Now if I don’t suddenly get the plague again, and don’t die of “waiting to hear back from grad school” anxiety, you’ll hopefully get some more posts coming your way. I’ve got some thoughts about the depiction (graphically and textually) of Tara Chase in Queen and Country, some musings about writing about people who are different from you (Aka- I’ve just started reading David Mack’s Kabuki because I’m on a graphic novel kick, and for something that so far seems to be about a woman and her relationship to her identity and her face, I’m surprised that he does not list a single woman author or artist on his list of works that inspired the series. I can’t really make a judgment on the series yet as I’ve only read a few chapters, and I’m certainly not saying that this automatically dooms the work, but it’ll be interesting to see just how convincing he’ll be.) and, who knows, maybe some other stuff. Maybe I’ll do a giant rant about “The Big Bang Theory.” Who knows? I have the luxury of not having to post here uninspired, but I’ve been taking advantage of that too much lately. I’m still here, thinking, but life and work, for better or worse, have to take precedence.
Hope you’re all enjoying fall–it’s my favorite season. So gorgeous here in Portland today.
I was going to do a summer reading snazz, but being half-way through October, I’m a little late. Still, I’ve been wanting to
highlight a few of the awesome books I’ve read/been reading over the past couple of months:
Oh! A Novel of the Mono No Aware by Todd Shimoda- This is a perfect book for traveling though I can’t explain why. I don’t usually enjoy reading heavier things when I travel–well, while I’m in transit to be more precise–because I find the experience disorienting. Airplanes are the worst offenders. But there’s something about Oh! that works perfectly for traveling; perhaps it’s the way Shimoda captures his protagonist, Zack Hara’s, own sense of being out of sync with the world.
In Oh!, Hara, a technical writer from LA who is plagued by emotional numbness, goes to the part of Japan where his grandfather grew up in order to rediscover his ability to feel. Along this journey, he kindles a strange friendship with a psychology professor and embarks on a side quest (well, several, really, but they all are part of one thing): to understand the concept of mono no aware (literally: stuff of emotion or the emotional essence of objects.) To add to the story, Todd’s wife, Linda, created a series of gorgeous brush paintings inspired by the work that are interspersed through the text.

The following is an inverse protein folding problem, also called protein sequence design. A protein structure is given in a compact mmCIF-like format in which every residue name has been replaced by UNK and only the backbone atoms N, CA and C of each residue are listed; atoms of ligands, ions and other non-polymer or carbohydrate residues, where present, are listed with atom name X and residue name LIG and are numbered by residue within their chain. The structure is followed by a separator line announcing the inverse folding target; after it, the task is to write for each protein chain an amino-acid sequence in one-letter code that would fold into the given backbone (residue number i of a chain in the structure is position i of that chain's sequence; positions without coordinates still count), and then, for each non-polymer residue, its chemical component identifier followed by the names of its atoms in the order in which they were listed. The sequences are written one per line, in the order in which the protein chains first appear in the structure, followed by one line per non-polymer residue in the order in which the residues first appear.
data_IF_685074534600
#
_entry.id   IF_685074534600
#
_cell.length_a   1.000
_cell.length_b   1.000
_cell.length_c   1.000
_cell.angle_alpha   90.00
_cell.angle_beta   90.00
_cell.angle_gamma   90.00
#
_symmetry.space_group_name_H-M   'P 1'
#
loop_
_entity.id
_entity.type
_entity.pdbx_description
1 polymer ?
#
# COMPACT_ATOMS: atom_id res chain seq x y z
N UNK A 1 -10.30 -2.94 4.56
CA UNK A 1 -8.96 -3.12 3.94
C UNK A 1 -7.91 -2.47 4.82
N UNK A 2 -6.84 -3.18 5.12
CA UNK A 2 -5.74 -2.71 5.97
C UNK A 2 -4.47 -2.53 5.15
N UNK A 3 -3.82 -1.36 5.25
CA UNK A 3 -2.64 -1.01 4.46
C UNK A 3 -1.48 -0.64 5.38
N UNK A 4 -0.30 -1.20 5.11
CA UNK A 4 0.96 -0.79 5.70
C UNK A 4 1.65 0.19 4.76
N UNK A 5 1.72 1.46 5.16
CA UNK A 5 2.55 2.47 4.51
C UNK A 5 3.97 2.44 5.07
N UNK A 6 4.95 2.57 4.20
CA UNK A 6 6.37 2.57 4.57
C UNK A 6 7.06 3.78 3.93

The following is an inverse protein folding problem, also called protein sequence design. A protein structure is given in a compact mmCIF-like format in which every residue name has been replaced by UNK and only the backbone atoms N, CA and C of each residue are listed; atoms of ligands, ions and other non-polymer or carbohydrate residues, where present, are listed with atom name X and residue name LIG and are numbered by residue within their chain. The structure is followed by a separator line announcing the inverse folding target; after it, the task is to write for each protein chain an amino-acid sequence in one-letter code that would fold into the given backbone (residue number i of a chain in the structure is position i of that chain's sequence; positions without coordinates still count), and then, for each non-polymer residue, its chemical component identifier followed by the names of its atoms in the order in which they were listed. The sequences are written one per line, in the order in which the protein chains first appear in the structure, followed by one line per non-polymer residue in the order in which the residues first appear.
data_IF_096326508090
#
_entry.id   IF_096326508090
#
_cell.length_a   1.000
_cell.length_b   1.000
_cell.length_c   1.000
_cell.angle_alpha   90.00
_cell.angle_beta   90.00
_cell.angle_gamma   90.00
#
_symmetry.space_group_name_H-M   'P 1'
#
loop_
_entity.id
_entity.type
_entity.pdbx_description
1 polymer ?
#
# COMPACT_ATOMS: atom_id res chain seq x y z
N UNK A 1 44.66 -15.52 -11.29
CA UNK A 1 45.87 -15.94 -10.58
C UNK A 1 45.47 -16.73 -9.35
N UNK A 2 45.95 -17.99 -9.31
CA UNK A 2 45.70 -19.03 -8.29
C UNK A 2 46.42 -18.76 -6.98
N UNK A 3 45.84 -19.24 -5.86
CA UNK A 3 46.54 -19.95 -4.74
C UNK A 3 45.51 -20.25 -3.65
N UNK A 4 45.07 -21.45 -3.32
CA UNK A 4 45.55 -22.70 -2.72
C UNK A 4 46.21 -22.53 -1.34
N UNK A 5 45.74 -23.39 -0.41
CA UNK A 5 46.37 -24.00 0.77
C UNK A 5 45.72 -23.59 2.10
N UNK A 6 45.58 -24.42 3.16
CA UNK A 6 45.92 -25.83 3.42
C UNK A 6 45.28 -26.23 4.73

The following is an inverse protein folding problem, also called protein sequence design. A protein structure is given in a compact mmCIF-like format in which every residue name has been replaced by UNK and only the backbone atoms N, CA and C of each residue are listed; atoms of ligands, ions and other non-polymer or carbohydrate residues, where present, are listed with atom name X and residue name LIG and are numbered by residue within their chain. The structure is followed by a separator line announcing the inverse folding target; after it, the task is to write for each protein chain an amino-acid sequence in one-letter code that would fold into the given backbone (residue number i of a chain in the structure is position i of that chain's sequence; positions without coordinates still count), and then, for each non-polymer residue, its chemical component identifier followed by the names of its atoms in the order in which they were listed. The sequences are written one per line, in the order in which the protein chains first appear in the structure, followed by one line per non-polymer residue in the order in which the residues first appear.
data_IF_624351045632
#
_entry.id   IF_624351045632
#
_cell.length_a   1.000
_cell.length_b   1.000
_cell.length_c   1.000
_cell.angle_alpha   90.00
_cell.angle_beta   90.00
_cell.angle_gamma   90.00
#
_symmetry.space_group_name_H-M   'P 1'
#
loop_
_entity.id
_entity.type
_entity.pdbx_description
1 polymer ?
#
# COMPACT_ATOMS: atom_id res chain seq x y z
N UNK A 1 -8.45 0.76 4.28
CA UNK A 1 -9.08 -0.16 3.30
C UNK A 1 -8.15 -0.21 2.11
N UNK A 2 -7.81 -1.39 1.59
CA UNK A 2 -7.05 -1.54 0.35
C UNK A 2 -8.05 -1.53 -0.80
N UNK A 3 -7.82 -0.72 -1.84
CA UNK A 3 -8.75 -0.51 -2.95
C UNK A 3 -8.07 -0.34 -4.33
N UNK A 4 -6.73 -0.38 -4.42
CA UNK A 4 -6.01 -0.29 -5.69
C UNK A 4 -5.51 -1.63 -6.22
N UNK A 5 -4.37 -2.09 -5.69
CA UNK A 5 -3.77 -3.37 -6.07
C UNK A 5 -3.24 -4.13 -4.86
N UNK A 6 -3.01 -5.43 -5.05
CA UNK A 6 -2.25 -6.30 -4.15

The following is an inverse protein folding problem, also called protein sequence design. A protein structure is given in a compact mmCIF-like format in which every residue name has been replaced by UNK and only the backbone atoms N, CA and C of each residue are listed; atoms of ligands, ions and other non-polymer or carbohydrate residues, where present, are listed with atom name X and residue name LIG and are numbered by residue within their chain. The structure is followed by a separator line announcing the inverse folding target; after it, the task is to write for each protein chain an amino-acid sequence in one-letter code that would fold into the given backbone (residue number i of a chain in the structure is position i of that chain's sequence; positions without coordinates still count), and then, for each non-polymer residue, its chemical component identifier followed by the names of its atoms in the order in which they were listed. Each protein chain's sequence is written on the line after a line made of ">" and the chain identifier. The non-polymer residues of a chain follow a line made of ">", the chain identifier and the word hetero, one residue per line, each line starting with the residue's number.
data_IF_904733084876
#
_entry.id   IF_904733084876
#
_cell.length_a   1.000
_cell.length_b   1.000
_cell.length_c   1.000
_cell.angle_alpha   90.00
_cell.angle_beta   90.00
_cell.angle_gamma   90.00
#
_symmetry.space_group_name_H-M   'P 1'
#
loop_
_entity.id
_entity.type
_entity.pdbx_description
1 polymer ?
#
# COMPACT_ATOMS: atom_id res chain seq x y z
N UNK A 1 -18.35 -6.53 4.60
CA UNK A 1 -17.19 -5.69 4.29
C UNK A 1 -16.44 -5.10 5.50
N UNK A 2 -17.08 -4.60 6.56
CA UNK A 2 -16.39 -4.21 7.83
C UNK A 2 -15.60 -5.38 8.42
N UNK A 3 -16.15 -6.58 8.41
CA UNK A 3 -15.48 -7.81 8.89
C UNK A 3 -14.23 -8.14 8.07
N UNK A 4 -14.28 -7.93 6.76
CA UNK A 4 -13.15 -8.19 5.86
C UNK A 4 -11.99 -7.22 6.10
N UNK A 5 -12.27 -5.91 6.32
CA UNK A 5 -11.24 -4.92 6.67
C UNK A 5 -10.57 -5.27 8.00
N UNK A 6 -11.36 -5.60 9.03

Though stories of people trying to find themselves in foreign countries or reconnect with their roots are everywhere, Shimoda really delivers something special in Oh!. I really enjoyed how so much in the novel was, well, displaced: emotions onto objects, one man’s search for his daughter onto another man’s search for himself. At first I found Zack’s inability to deal with the root of his problem, his depression (take that word however you wish,) frustrating. As I read on, it became fascinating, and I became impressed by Shimoda’s ability to blend literary aesthetic with human emotion and have it still feel authentic and real. That is, despite all the displacement going on in the novel, mono no aware never becomes an excuse or stand-in for the emotional core of the novel. The characters still feel real and not merely the means of enacting a metaphor or concept.